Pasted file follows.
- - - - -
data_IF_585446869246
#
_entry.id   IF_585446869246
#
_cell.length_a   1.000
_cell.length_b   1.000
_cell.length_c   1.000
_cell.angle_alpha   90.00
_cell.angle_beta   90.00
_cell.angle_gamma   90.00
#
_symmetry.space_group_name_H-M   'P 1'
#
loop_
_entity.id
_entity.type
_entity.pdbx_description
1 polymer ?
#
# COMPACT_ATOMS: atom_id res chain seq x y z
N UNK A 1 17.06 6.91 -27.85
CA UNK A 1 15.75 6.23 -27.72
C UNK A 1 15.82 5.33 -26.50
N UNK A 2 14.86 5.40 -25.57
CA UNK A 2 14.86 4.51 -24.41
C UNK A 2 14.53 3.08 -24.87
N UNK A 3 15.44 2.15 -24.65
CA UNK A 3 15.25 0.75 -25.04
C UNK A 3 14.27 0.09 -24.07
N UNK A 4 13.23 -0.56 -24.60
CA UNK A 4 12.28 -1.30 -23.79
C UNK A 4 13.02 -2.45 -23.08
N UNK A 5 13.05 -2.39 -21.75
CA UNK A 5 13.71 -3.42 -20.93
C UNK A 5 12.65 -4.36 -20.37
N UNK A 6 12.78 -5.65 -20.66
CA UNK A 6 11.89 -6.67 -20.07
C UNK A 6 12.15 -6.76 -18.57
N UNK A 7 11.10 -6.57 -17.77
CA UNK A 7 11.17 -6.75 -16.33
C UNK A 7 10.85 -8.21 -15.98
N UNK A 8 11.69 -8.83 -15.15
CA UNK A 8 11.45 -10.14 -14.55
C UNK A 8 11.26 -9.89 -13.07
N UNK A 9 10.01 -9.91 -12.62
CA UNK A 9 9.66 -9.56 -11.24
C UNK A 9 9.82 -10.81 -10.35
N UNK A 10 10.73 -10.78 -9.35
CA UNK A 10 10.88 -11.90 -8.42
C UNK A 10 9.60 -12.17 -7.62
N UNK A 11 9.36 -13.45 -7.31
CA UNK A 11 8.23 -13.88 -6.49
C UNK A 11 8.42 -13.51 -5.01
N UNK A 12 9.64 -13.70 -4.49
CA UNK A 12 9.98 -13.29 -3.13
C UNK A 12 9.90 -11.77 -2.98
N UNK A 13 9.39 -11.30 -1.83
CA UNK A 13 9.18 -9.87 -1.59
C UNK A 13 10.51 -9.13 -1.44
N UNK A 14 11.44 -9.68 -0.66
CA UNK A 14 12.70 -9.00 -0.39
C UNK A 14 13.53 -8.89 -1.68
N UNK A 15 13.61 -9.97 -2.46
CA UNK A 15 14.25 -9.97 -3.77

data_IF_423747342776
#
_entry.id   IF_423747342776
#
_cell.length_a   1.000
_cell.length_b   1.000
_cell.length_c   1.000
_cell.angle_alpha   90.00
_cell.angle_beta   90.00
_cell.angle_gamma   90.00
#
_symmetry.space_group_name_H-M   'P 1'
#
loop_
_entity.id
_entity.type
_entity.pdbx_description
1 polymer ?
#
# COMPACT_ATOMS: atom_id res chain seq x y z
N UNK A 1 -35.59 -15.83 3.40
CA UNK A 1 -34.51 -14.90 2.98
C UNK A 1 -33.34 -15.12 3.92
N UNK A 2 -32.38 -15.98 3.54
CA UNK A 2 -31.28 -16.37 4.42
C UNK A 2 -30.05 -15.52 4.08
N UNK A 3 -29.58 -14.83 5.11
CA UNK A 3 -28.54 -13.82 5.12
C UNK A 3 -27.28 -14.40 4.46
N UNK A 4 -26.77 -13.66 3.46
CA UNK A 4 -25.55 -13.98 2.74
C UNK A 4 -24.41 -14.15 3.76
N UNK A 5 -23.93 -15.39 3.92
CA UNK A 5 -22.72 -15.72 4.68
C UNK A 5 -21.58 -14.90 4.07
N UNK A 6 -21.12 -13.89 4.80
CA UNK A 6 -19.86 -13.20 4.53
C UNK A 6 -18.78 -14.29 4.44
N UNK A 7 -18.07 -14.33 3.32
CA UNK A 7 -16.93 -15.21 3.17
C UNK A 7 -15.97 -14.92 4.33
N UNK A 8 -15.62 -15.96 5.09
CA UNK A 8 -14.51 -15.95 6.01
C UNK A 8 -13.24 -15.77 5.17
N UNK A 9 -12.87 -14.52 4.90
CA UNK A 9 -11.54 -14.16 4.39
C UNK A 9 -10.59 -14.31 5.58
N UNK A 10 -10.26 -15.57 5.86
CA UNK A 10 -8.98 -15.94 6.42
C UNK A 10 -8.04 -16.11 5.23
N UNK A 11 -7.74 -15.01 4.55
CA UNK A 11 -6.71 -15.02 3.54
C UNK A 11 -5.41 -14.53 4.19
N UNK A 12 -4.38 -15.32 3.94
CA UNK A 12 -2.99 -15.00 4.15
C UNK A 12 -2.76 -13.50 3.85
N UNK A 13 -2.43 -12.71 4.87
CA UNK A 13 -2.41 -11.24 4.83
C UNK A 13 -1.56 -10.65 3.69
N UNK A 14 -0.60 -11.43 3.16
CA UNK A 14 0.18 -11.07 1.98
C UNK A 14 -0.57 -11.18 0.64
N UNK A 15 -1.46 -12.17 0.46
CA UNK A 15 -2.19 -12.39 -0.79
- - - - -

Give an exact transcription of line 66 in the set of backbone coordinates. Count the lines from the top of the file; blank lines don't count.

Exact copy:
#